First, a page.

As someone who uses a computer, day in and day out, it's possible you could one day develop carpal tunnel syndrome. As a repetitive stress injury, this is something that slowly comes into play over the course of time.
If you're experiencing pain or numbness in your wrists, hands and/or fingers, your doctor will want to dig deeper to find out what's going on. Here are some of the tests doctors can use to determine if you have carpal tunnel syndrome:
- Physical examination, including your ability to use the muscles in your hand
- X-ray, as this gives your doctor a better idea of if your symptoms are caused by another condition, such as a bone fracture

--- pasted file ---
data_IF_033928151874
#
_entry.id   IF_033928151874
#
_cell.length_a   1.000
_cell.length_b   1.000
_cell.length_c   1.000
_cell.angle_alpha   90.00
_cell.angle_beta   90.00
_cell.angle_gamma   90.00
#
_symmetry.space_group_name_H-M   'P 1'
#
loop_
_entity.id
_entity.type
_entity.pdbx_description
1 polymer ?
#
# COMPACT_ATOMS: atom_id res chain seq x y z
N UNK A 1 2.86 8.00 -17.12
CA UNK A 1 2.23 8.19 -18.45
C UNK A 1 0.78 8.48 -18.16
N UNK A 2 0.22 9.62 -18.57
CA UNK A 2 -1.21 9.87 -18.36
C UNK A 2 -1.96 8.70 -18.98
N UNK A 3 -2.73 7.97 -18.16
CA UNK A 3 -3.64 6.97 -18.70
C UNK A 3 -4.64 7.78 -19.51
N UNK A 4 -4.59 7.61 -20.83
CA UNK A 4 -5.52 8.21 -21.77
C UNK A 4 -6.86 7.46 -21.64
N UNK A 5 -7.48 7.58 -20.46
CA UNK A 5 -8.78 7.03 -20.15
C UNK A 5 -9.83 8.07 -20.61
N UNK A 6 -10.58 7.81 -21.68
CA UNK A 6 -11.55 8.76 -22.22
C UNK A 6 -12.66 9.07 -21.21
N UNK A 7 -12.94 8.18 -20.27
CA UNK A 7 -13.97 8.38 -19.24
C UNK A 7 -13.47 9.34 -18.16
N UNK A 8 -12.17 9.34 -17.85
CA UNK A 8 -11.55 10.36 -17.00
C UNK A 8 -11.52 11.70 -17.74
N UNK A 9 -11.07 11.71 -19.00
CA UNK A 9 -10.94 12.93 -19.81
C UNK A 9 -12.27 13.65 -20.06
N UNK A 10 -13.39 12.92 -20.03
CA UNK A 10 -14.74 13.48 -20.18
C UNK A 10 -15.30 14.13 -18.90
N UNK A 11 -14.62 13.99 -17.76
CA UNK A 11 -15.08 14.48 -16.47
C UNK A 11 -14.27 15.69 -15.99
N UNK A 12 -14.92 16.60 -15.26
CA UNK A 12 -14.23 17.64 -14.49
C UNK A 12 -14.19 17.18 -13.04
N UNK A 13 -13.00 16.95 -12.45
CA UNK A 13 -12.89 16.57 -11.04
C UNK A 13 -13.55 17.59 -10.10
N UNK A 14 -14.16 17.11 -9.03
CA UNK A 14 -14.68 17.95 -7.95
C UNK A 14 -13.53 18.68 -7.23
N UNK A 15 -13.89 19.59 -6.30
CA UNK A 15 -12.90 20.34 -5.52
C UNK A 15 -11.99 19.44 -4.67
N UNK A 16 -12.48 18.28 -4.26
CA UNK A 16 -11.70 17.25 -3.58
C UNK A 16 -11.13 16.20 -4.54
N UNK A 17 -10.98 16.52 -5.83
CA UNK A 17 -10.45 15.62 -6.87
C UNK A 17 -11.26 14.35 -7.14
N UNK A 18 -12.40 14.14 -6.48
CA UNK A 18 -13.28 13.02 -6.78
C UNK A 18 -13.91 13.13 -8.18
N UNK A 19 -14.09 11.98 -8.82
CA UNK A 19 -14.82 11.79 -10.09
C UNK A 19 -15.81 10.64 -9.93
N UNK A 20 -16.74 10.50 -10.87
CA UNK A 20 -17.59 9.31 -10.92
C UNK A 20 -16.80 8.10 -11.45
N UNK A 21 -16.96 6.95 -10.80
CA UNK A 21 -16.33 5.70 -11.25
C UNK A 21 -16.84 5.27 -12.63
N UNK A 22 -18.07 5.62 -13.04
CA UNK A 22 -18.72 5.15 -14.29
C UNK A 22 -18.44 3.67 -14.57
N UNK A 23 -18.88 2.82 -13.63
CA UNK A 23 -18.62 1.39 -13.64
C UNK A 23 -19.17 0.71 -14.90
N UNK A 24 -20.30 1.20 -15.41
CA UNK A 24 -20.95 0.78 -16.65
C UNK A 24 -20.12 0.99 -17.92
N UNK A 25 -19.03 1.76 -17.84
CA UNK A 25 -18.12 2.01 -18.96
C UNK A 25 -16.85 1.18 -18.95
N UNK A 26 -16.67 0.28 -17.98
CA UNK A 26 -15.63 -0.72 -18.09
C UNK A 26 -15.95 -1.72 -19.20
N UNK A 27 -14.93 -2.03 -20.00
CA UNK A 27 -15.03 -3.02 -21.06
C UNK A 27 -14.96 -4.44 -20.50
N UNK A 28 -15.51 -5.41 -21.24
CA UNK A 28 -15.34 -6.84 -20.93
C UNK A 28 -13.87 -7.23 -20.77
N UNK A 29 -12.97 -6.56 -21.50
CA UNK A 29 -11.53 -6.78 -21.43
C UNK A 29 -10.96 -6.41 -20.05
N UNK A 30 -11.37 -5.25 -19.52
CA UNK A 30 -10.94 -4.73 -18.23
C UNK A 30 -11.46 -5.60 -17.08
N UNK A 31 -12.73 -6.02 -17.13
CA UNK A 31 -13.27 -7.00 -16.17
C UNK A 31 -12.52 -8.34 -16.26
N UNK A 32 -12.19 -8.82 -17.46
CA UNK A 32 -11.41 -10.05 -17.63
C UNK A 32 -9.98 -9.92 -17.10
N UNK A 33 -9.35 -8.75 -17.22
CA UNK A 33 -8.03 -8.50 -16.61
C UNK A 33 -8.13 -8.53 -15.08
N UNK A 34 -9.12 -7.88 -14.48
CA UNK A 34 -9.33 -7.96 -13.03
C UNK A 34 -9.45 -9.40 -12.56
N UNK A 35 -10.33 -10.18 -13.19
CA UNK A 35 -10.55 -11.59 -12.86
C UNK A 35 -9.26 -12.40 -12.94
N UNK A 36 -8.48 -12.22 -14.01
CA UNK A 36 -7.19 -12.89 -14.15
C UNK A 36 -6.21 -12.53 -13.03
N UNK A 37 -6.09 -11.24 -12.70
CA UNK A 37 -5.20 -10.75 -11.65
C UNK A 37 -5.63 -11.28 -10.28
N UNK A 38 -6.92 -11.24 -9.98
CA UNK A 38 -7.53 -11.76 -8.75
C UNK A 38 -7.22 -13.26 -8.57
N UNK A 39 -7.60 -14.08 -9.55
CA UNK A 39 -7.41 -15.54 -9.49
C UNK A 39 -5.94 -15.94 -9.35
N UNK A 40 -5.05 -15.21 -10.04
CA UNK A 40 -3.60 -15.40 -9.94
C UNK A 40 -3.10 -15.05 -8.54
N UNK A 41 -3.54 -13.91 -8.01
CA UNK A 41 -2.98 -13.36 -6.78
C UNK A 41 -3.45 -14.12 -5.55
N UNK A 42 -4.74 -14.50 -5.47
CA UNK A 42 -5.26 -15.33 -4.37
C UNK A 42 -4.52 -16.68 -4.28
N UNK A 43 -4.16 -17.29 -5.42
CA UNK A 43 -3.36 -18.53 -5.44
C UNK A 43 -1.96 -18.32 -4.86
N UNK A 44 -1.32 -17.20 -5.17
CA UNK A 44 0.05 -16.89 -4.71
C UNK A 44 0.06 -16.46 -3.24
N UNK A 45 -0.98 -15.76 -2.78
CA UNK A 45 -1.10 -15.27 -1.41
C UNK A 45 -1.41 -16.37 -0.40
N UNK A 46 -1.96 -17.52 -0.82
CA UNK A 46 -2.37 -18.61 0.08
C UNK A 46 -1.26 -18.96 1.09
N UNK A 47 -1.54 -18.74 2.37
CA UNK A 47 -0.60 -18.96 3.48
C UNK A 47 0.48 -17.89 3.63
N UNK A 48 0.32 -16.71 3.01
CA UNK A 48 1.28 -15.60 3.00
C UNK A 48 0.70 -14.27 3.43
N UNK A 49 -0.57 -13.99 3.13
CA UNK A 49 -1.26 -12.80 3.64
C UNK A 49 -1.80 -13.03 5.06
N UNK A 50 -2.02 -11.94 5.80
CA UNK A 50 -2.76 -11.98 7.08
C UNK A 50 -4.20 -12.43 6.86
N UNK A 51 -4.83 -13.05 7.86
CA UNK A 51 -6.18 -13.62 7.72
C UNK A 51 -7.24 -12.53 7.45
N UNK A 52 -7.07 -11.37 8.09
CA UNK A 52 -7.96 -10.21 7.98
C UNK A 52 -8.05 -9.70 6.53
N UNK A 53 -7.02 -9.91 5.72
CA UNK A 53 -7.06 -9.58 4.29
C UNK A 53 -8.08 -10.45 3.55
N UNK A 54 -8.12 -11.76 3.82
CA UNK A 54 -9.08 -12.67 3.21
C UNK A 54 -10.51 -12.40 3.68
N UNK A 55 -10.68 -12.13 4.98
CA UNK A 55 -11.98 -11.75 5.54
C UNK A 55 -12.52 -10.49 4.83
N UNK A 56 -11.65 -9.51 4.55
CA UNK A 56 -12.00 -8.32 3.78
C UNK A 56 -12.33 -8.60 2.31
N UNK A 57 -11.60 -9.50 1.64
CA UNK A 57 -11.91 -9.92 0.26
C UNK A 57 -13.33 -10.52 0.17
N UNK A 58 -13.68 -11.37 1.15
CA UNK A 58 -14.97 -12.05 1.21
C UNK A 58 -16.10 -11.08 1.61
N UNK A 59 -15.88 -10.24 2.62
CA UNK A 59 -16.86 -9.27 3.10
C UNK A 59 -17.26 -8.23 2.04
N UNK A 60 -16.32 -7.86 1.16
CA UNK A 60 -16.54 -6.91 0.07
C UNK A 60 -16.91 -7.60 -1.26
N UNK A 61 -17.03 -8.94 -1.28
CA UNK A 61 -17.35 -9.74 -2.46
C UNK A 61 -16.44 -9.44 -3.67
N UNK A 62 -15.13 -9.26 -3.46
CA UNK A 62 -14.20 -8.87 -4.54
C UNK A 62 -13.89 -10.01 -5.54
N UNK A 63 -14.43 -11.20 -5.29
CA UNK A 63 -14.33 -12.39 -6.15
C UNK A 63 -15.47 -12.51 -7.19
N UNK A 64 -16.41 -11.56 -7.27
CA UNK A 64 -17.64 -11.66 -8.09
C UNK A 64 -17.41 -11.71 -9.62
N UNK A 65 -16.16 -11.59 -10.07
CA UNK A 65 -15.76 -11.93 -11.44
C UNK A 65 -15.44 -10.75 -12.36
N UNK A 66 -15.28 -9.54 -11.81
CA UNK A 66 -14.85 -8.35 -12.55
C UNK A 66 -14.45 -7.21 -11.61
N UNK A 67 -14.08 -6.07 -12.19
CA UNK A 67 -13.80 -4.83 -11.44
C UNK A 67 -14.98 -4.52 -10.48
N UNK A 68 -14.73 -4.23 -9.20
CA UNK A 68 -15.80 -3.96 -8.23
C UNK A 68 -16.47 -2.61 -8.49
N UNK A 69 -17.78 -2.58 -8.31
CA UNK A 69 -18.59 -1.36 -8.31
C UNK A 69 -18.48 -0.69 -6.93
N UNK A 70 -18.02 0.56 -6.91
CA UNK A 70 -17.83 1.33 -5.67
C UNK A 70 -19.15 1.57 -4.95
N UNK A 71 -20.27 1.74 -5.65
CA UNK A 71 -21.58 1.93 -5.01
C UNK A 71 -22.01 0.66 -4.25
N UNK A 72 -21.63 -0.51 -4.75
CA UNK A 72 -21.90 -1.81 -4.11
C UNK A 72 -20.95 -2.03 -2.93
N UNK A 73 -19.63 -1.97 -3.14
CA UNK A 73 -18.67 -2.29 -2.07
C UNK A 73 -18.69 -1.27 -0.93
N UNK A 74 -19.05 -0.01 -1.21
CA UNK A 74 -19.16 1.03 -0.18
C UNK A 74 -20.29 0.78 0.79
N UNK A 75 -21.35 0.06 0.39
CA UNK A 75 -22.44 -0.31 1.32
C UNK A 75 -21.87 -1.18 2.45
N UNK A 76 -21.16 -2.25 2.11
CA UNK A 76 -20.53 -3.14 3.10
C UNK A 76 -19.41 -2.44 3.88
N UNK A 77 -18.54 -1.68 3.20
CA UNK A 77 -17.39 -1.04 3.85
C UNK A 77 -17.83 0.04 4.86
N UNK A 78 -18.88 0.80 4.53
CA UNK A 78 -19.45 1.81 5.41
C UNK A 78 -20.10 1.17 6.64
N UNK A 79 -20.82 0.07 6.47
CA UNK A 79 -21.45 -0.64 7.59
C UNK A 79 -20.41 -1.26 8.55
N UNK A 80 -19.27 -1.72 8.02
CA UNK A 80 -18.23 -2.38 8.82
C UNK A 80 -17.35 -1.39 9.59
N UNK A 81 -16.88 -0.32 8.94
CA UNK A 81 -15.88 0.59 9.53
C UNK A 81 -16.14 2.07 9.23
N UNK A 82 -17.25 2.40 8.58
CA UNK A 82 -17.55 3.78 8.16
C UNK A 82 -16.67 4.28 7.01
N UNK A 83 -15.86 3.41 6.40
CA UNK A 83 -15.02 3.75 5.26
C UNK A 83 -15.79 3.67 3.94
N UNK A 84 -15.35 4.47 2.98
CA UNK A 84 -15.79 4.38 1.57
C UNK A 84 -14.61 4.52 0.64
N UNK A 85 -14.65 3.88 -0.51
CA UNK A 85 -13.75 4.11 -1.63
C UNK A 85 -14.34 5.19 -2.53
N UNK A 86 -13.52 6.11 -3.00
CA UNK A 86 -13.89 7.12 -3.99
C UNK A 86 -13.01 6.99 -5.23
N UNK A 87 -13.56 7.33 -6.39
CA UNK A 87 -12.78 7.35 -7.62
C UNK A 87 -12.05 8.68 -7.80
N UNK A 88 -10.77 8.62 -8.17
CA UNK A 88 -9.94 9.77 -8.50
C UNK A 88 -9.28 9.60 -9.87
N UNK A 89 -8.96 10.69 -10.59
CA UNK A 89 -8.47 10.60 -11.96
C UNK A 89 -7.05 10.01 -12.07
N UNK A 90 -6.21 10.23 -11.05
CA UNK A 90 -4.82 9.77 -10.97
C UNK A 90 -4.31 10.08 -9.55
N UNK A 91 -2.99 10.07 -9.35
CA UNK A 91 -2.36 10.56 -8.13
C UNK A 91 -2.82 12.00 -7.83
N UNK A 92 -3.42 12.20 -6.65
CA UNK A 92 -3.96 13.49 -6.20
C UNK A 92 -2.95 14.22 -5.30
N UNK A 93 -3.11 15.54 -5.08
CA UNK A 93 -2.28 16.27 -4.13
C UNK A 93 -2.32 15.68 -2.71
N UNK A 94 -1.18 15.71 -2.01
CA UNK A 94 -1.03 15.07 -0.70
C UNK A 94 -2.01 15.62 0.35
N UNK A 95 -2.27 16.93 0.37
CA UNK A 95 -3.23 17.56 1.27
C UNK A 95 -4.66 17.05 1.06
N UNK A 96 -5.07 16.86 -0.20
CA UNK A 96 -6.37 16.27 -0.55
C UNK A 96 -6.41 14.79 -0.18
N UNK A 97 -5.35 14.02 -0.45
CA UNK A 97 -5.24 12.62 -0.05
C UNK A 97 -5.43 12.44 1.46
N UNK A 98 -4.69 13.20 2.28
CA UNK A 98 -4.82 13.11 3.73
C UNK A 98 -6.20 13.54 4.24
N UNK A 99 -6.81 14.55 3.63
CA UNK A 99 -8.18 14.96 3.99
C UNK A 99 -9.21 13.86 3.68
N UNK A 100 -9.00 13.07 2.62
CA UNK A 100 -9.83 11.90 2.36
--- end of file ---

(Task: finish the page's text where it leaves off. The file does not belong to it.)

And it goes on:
- Nerve conduction study, which is meant to see if electrical impulses slow down when traveling through the carpal tunnel
If it's determined that you have carpal tunnel syndrome, your medical team will decide between two options:
- Nonsurgical therapy
With nonsurgical therapy, you'll likely wear a wrist splint while sleeping to help alleviate the symptoms. Also, the use of anti-inflammatory drugs can help.
If nonsurgical therapy doesn't work or your injury is too advanced, surgery may be required to eliminate your symptoms. The purpose of surgery is to relieve pressure inside the carpal tunnel.
Your doctor can discuss the pros and cons of both open surgery and endoscopic surgery.
There could come a point when carpal tunnel syndrome forces you away from work, as you're no longer able to do your job effectively. If this happens, tell your employer what's going on and learn more about the workers' compensation system.